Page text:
Cyprus Mail
Cyprus

‘Political meddling bane of public service’

By Elias Hazou

PARTY-political influence and red tape must be tamed if reform of public administration is to be successful, the under-secretary to the President Constantinos Petrides told MPs on Tuesday.

Petrides, recently given the portfolio of managing reform in the public administration, was outlining to the House institutions committee the main thrusts of the government proposals.

Bureaucracy, favouritism and political meddling in appointments and promotions are the chief problems plaguing the running of the broader public sector, he told deputies.

“The current system is ailing, it does not promote those who are capable and invites political intervention,” he said, adding that scientific and technical solutions were needed.

The House meeting came a day after another committee heard that 70 per cent of the Grain Commission’s €5 million annual budget – €3.5 million – goes towards covering its unsustainable payroll. The Commission employs 64 staff, 30 permanent and 30 term-contractors. The average annual salary for a permanent staff member is €80,000, and for a term-contractor €34,000 while reports said the top jobs paid over €120,000, said to be more than the President earns.

And yesterday, at another House Committee deputies were told that a staffer at the Cyprus Sports Organisation, which has said it does not have the money to implement the football fan card, went on 55 trips abroad in two years, missing 155 days at work. It also had ‘personal pay scales’ for some employees.

Speaking on TV channel Mega last night, Agriculture Minister Nikos Kouyialis acknowledged the problems at the grain commission. “A lot of mistakes have been made and it is time to fix them. These issues have been on the government’s agenda from the very beginning,” he said. “Right now the project of public service reform is underway, and that will also include these organisations.”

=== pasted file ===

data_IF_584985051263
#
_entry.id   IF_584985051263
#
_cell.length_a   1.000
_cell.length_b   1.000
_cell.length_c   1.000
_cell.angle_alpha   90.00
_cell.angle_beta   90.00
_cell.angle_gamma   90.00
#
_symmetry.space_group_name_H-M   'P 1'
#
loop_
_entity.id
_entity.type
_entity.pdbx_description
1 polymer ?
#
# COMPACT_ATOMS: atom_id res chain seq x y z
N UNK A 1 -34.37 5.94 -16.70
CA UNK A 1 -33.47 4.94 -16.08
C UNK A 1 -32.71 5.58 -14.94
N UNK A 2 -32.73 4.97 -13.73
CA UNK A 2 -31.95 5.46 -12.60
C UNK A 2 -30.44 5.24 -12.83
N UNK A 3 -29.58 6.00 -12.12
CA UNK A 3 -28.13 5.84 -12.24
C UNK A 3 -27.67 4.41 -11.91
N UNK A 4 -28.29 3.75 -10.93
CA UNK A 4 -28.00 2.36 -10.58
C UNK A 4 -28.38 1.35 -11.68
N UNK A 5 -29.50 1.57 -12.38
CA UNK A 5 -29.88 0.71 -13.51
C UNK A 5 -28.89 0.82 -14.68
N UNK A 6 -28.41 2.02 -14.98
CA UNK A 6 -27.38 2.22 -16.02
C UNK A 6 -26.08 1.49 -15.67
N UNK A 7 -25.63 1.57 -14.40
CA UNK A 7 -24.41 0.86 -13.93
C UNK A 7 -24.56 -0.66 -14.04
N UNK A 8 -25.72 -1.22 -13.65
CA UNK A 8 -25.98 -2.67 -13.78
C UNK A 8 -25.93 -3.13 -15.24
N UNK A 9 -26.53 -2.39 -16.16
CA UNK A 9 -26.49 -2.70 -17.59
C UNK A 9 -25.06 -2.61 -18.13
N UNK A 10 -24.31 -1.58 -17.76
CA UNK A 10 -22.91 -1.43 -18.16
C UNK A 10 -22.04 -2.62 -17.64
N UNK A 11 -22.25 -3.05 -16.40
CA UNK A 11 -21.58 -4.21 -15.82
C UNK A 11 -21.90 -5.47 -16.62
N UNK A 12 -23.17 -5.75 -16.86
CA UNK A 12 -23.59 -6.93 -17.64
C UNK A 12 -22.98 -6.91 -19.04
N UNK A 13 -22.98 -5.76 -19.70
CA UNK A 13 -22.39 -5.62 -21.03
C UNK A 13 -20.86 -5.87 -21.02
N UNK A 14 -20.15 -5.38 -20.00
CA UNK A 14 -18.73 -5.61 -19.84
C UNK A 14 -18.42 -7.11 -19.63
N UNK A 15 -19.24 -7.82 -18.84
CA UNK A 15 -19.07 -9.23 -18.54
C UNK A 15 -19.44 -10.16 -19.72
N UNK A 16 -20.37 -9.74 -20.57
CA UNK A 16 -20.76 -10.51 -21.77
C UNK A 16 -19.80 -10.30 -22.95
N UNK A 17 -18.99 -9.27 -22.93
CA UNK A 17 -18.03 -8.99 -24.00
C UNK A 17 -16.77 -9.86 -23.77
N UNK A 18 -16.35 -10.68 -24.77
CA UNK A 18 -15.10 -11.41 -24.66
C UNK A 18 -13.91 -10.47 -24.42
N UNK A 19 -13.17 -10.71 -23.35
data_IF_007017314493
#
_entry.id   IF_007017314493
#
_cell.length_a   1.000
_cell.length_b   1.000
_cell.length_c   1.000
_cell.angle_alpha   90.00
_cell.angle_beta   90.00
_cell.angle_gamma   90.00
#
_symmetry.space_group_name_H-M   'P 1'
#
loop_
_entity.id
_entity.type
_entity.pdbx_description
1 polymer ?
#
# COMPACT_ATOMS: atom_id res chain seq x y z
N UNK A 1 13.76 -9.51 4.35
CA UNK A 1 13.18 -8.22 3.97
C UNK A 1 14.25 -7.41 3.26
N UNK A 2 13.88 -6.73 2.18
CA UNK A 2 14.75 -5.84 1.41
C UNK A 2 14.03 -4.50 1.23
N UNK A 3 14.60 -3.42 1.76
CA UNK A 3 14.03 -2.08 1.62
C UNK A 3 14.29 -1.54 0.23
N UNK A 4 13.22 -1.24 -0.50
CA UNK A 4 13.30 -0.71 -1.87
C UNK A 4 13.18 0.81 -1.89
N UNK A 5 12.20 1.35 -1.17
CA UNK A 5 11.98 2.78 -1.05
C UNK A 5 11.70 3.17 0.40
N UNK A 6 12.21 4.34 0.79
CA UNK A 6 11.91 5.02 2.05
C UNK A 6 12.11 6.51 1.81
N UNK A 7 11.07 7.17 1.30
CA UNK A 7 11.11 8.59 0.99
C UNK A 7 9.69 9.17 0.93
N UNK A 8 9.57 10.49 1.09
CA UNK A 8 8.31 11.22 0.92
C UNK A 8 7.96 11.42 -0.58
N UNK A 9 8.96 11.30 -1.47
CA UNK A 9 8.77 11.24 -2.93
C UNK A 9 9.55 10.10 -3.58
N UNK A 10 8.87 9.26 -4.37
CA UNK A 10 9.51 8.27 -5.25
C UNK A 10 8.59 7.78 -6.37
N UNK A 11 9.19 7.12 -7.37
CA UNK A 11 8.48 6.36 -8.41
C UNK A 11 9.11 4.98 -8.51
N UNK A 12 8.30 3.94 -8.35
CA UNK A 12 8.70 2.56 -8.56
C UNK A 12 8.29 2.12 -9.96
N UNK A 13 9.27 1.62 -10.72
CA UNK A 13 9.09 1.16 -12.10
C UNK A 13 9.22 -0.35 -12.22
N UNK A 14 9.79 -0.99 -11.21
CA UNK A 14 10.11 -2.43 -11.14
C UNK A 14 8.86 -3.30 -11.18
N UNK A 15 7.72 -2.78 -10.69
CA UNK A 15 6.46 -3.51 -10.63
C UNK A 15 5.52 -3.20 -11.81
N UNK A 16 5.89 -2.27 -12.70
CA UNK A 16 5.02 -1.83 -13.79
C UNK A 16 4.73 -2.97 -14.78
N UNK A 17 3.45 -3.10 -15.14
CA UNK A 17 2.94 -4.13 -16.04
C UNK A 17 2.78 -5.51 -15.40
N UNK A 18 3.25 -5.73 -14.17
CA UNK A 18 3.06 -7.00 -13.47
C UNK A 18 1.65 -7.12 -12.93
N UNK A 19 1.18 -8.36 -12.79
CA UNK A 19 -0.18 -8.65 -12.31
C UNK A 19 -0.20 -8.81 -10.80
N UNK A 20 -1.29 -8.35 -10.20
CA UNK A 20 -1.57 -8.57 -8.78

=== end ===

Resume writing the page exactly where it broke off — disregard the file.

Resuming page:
The reform of public administration – designed to maximise efficiency and generate savings – is an obligation stemming from Cyprus’ bailout agreement.

Under the MoU with international lenders, authorities here must devise a “new performance based appraisal system in the public sector, for development and promotion purposes, linking performance with the remuneration system/ increments.”

Petrides said solutions regarding the appraisal of public sector workers and workers’ mobility must be ready by January 2015.

The new system must be far more efficient and productive, he said, noting that when an employee stays in the same position for 20 years this invites corruption.

The official has meantime been holding separate meetings with the parties to discuss the government’s proposals. This will be followed by talks with the civil servants’ blanket union PASYDY and with other trade unions, as part of the ‘social dialogue’ the government has promised.

As part of the review process, the government commissioned reports by World Bank and British experts, which found that public employees had no incentive to improve their productivity because promotions were based on seniority, and combined pay-scales ensured big annual pay rises irrespective of performance.

That review formed part of the ‘horizontal element’ of public administration reform, as described in the MoU. The ‘sectoral element’ deals with the role, competences, organisational structure, size and staffing of ministries, services and independent authorities; the possibility of abolishing, merging or consolidating non-profit organisations or companies and state-owned enterprises; and the possibilities for the re-organisation and re-structuring of local government.

Petrides said that so far reports have been produced relating to the ministries of agriculture, education and health, and reviews would commence soon for the ministries of the interior, communications and commerce.

Some public-sector organisations have reached the “end of their cycle” and must either be scrapped or restructured, he noted, but was quick to add that this would be a gradual process.

The payroll is a huge drain on public finances. The head of the Public Administration and Personnel Department has already hinted at the lowering of wages, telling deputies that a new payroll system would be created that can be sustained by the government budget.

At the House committee session, almost all political parties paid lip service to the need to reform public administration.

Bucking the trend, Greens MP George Perdikis expressed doubt as to whether the mulled reforms can stamp out politicisation in the civil service.

Likewise PASYDY senior officer Andreas Louka said changing the system from within would not solve the problem, stressing that “outside party interventions must stop.”

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